Horton and the Kwuggerbug and More Lost Stories is a collection of Dr. Seuss tales originally published in magazines in the 1950s. Nearly forgotten for 60 years, Random House released the first batch of similar stories in 2011 in a collection called The Bippolo Seed and Other Lost Stories. These new printings have brought to light tales that are largely unknown to today’s audience.
Published in September of 2014, Horton and the Kwuggerbug and More Lost Stories recalls classic characters such as Horton, the Grinch, and Marco from Mulberry Street. The illustrations and musical style of writing remain pronounced as in other Dr. Seuss tales.
We first encounter Horton, who, by his faithful promise of “a deal is a deal,” (along with his passion for Beezlenuts) will do almost anything the Kwuggerbug asks of him. This story requires the most imagination from the reader, due to limited illustrations.
Next, in “Marco Comes Late,” Marco must explain to his angry teacher why he arrived several hours late for class. As in, “And to think I saw it on Mulberry Street,” Marco’s imagination runs wild and he concocts an elaborate excuse. The stories’ conclusion teaches young readers that there is a difference between a story and a lie.
The third tale, “How Officer Pat Saved the Whole Town,” was deemed a favorite by both my children. In it, we meet a gnat, a cat, and Officer Pat. Officer Pat predicts a series of unfortunate events that could befall the town if the gnat chooses to bite the cat.
Lastly, in “The Hoobub and the Grinch,” we are greeted by a favorite Seuss villain, the Grinch. The slick and fast-thinking Grinch uses his powers of persuasion to convince the Hoobub that a green string holds monetary value and is indeed a very useful thing.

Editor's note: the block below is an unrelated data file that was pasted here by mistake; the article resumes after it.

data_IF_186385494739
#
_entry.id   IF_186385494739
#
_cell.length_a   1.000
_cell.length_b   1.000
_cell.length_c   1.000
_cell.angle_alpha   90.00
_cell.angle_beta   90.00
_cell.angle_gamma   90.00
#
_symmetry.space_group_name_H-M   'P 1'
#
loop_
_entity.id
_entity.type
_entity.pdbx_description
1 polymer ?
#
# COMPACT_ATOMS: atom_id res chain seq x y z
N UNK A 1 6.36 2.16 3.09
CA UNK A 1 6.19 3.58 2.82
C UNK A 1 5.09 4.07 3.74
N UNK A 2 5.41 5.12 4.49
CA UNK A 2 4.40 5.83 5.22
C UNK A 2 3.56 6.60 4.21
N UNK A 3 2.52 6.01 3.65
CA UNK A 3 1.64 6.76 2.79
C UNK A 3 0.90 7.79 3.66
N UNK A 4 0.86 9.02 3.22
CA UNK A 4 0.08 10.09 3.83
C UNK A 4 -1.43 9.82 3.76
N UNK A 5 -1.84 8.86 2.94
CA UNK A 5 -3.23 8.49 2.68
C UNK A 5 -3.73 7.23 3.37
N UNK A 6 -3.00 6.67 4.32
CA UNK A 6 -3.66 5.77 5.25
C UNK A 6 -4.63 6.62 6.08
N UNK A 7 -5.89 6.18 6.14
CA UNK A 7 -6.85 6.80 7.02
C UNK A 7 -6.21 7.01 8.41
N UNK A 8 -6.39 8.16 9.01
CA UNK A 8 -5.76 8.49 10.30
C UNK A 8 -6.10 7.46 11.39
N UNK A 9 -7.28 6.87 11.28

My son, who is in second grade and reads on grade level, struggled with some of the difficult words, but overall found it to be an easy read. My five year old exclaimed mid-story that she didn’t want the book to end!
The rhythmic nature of Dr. Seuss’ writing is melodic to the ear and encourages young readers to sound out never before seen words, just by knowing the pattern of the rhymes. I find these two aspects of Dr. Seuss’ style to be the most appealing.
Our family has a wide collection of Dr. Seuss tales, from Green Eggs and Ham to Mr. Brown can Moo! Can You? Horton and the Kwuggerbug and More Lost Stories makes a wonderful addition to this collection. It would also make a great gift for Seussian fans who are unaware that these stories exist.
Overall, this was a pleasurable read for the young and young at heart, with an overall rating of 4 out of 5.
Horton and the Kwuggerbug and More Lost Stories
Author: Dr. Seuss
Publisher: Random House Books for Young Readers
$15.00 / 56 pages / Ages 4-8
Meet the Reviewer!
Bryony Kowalewski is a native Northern Virginian and Virginia Tech grad. Her husband is a restaurateur, and together they have a 7 year-old boy and 5 year-old girl. Bryony is a huge Washington Nationals fan and spends the majority of her time cheering on her kids at their baseball and softball games.